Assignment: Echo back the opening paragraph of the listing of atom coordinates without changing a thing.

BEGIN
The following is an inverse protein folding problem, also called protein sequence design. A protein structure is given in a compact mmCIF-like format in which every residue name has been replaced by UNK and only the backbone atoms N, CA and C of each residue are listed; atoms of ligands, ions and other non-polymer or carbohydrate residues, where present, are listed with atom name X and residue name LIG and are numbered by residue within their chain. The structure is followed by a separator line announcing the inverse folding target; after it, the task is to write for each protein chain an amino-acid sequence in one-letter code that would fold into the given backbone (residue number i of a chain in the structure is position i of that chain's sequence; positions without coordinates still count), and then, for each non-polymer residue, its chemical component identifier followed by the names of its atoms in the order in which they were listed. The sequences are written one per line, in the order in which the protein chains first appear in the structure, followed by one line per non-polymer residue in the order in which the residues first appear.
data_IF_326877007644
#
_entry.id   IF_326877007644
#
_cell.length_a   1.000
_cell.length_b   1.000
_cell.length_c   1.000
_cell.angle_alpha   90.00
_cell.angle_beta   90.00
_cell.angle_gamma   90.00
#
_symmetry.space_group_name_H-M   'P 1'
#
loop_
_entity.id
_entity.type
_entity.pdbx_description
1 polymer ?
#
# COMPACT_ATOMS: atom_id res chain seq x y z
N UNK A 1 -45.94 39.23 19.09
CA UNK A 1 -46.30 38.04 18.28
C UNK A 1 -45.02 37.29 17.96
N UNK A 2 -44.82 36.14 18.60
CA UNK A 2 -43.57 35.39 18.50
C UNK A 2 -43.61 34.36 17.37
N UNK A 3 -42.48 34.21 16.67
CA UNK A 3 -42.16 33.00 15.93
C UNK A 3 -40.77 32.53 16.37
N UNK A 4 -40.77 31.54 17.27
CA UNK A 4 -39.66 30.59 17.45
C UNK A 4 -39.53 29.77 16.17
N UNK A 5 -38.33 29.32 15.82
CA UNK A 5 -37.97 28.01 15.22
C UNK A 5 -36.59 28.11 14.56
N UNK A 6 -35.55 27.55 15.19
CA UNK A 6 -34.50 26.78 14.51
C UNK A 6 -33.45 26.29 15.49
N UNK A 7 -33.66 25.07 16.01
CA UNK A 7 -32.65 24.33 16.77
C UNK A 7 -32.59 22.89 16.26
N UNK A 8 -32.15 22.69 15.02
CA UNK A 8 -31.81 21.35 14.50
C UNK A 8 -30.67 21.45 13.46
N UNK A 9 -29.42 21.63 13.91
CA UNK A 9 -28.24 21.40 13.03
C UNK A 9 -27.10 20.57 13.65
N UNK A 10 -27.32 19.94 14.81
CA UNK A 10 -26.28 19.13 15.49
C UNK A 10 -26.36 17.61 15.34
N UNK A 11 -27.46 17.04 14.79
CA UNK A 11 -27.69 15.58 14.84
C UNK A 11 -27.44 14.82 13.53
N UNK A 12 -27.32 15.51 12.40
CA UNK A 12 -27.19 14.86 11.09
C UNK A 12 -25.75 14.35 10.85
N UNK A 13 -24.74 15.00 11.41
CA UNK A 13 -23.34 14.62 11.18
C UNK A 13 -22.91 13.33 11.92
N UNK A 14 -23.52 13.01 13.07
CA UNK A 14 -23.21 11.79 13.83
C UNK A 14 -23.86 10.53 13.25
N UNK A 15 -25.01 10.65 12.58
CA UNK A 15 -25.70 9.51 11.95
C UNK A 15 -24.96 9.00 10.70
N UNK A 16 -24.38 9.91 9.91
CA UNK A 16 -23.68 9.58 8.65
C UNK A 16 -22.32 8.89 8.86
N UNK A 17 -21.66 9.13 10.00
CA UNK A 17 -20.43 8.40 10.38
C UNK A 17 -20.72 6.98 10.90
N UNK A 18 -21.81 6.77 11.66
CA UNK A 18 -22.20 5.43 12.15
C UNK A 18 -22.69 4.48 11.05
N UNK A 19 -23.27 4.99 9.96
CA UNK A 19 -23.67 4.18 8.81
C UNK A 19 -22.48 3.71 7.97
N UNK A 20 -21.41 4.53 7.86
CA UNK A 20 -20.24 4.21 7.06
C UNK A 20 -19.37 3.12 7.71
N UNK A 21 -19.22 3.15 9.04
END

The following is an inverse protein folding problem, also called protein sequence design. A protein structure is given in a compact mmCIF-like format in which every residue name has been replaced by UNK and only the backbone atoms N, CA and C of each residue are listed; atoms of ligands, ions and other non-polymer or carbohydrate residues, where present, are listed with atom name X and residue name LIG and are numbered by residue within their chain. The structure is followed by a separator line announcing the inverse folding target; after it, the task is to write for each protein chain an amino-acid sequence in one-letter code that would fold into the given backbone (residue number i of a chain in the structure is position i of that chain's sequence; positions without coordinates still count), and then, for each non-polymer residue, its chemical component identifier followed by the names of its atoms in the order in which they were listed. The sequences are written one per line, in the order in which the protein chains first appear in the structure, followed by one line per non-polymer residue in the order in which the residues first appear.